Dining in the Dark limits sight, gives new perspective

Community event raises funds, awareness for visually impaired

 

Dining in the Dark

Dining in the Dark

Blindfolded dining helps community members learn about disability and raise funds for the disabled community at Dining in the Dark.

Posted: Thursday, March 31, 2016 11:19 pm

Chevall Price

 

In a dark ballroom, the Bryan Valley Center for Independent Living will serve up a three-course meal and new appreciation for the visually impaired.

Dining in the Dark, hosted by BVCIL, invites the citizens of Bryan-College Station to eat diner in complete darkness this Saturday. The annual event, which is in its fifth year, is used to educate the community on the lives of the visually impaired as well as raise money for BVCIL.

Kaitlyn Kellermeyer, an economics senior, helped train the volunteers working the event.

“When the event begins, people are lined according to table number and brought behind a set of blackout curtains,” Kellermeyer said. “Then they’re asked to hold onto each other, like a locomotive, and they’re brought into the ballroom which is completely pitch black. Everything but the exit signs are covered up.”

After being escorted to their tables, their server, a blind or visually impaired member of the community, greets diners. Servers will also give diners tips on how to feel their way to their food while they start their appetizers. Entrees are brought out, as well as dessert later on.

“The idea is that you get to see what it’s like to eat in the dark,” Kellermeyer said. “You get to interact with actual blind people and members of the visually impaired community about what their lives are like.”

The funds raised from this year’s Dining in the Dark will go toward better facilities for BVCIL. In past years, the funds were used to purchase a van needed to transport members of the BVCIL community. Tracey Forman, assistant director of disability services at Texas A&M, said  Disability Services helped coordinate the event as well as supply volunteers.

“It’s meant to be a combination fundraiser and awareness activity,” Forman said. “A lot of people will tell you it’s a no-no to mock someone with a disability. You tend to not put someone in a wheelchair and say, ‘This is what it’s like to be put in a wheelchair.’ This is facilitated by the visually impaired. Almost all of the people who are servers are blind or have a visual impairment.”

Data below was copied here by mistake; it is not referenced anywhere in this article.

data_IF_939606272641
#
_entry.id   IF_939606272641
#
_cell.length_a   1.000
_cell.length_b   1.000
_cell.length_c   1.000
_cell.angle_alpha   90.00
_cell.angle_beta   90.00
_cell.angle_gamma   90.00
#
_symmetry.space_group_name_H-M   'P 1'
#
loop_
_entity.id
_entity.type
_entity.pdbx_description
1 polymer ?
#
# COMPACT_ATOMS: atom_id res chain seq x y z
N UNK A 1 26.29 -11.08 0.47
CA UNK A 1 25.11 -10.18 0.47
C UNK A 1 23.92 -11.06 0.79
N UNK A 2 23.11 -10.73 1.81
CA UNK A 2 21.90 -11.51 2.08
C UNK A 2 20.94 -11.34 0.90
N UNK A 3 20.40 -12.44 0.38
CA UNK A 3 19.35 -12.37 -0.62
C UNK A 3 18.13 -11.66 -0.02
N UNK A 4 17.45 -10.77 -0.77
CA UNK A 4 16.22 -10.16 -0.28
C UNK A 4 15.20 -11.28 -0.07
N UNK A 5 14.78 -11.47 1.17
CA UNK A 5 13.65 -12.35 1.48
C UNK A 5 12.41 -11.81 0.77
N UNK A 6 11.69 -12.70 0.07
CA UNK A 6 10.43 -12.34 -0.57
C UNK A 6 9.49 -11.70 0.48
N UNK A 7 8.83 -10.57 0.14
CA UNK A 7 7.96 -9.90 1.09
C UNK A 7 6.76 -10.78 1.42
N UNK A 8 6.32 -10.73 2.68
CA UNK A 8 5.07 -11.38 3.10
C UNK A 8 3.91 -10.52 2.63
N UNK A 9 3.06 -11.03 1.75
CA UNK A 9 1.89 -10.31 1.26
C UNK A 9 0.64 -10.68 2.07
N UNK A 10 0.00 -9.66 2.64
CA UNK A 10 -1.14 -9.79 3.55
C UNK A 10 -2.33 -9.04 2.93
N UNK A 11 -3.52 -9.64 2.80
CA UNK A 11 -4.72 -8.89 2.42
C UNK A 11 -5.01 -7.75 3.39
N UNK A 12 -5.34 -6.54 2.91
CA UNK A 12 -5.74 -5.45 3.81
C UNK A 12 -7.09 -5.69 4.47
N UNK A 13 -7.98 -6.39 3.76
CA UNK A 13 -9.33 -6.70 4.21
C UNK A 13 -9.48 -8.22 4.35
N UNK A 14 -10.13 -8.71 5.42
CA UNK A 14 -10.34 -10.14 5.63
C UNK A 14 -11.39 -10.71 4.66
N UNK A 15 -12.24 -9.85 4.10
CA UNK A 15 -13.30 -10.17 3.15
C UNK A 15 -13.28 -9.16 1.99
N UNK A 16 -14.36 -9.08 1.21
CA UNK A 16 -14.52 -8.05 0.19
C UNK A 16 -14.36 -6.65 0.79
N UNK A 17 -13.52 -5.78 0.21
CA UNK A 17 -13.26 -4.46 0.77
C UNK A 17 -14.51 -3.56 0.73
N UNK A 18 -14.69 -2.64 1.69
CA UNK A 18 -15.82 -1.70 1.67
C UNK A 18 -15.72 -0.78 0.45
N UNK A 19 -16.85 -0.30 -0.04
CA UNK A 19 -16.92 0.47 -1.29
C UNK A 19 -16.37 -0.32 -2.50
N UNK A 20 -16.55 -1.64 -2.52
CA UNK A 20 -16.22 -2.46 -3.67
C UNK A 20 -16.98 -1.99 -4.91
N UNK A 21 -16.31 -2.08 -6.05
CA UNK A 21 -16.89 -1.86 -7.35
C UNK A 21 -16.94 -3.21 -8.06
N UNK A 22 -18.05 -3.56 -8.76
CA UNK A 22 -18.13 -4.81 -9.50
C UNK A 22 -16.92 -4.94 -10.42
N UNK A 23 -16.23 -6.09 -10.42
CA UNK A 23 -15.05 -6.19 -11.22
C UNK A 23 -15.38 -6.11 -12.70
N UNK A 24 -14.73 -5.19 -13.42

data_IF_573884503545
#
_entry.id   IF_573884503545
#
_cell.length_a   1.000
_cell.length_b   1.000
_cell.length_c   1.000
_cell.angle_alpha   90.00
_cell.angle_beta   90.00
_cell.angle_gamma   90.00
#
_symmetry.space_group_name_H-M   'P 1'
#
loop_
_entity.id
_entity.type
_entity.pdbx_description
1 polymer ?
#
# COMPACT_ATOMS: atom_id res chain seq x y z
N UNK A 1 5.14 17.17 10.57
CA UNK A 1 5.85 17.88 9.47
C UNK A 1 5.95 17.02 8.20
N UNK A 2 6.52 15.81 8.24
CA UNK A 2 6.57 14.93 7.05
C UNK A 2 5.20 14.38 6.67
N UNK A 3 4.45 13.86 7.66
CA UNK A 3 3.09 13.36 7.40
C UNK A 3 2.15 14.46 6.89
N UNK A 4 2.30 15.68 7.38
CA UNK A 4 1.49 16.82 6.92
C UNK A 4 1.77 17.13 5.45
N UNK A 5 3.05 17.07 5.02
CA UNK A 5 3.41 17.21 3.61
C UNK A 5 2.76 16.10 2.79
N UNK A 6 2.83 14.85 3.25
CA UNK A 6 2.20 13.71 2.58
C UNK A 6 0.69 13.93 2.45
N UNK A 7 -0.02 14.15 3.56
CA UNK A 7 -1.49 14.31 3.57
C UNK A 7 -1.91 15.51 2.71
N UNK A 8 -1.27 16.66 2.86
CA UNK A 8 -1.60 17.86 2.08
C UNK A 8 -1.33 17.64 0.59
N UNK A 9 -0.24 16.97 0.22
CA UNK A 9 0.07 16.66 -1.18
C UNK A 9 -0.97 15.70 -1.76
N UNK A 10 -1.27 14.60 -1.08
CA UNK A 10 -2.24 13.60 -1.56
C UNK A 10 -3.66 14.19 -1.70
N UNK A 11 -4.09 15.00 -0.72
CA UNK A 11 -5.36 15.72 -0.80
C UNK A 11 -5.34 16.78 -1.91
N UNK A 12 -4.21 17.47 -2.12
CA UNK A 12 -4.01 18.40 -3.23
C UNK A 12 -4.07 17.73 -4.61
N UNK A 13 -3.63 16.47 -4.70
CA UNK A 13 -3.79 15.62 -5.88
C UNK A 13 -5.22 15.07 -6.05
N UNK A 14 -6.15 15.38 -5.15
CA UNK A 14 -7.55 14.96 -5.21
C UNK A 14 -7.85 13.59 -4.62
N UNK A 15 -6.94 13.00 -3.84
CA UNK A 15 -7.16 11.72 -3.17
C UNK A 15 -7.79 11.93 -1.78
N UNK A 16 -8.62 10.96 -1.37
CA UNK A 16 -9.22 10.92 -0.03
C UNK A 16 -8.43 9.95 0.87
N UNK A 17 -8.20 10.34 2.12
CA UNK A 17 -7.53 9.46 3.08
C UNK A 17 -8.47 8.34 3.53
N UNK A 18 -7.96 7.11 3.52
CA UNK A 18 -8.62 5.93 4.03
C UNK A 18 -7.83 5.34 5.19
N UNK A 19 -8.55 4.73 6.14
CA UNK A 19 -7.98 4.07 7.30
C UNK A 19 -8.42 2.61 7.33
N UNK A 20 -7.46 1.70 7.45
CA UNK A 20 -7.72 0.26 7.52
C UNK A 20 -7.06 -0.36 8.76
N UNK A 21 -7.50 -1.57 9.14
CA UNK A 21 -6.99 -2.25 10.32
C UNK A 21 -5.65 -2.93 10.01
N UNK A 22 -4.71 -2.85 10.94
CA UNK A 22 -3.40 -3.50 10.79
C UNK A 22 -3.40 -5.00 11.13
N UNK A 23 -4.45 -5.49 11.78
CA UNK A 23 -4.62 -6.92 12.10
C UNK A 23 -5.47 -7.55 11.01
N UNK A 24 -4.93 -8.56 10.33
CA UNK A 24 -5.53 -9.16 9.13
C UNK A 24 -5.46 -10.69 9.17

Before being escorted into the dining hall, guests are given the chance to participate in a raffle and an auction, as well as an open bar. There are also several stations set up to educate attendees about the visually impaired.

“We have a couple of stations where people can learn about being visually impaired. We have a place where you can sit down blindfolded and get used to a place setting,” Forman said. “We bring some equipment that people who are visually impaired use like magnifiers, braille information, examples of tactile maps, how they identify money, and other things that the visually impaired use to interact with the world and the things they use to do that.”

The food served is intended to challenge the sense of smell and touch. Forman said that rather than serving burgers and fries, the food is supposed to confuse the senses. For instance, smoked grapes were served at the event two years ago.

“You can put yourself in someone’s shoes while you’re actually interacting with the people who live their lives like that,” Kellermeyer said. “With all the campus inclusion stuff going on there’s been a lot of talk about inclusion and accommodation and acceptance, and I feel this a way for people to get a first hand account of what that feels like.”

“Dining in the Dark” starts at 5 p.m. at The Hilton on University Drive. Tickets can be bought for $75 at the door if more are still available. Live music will be played by Drew Womack during the meal.

 

Source: The Battalion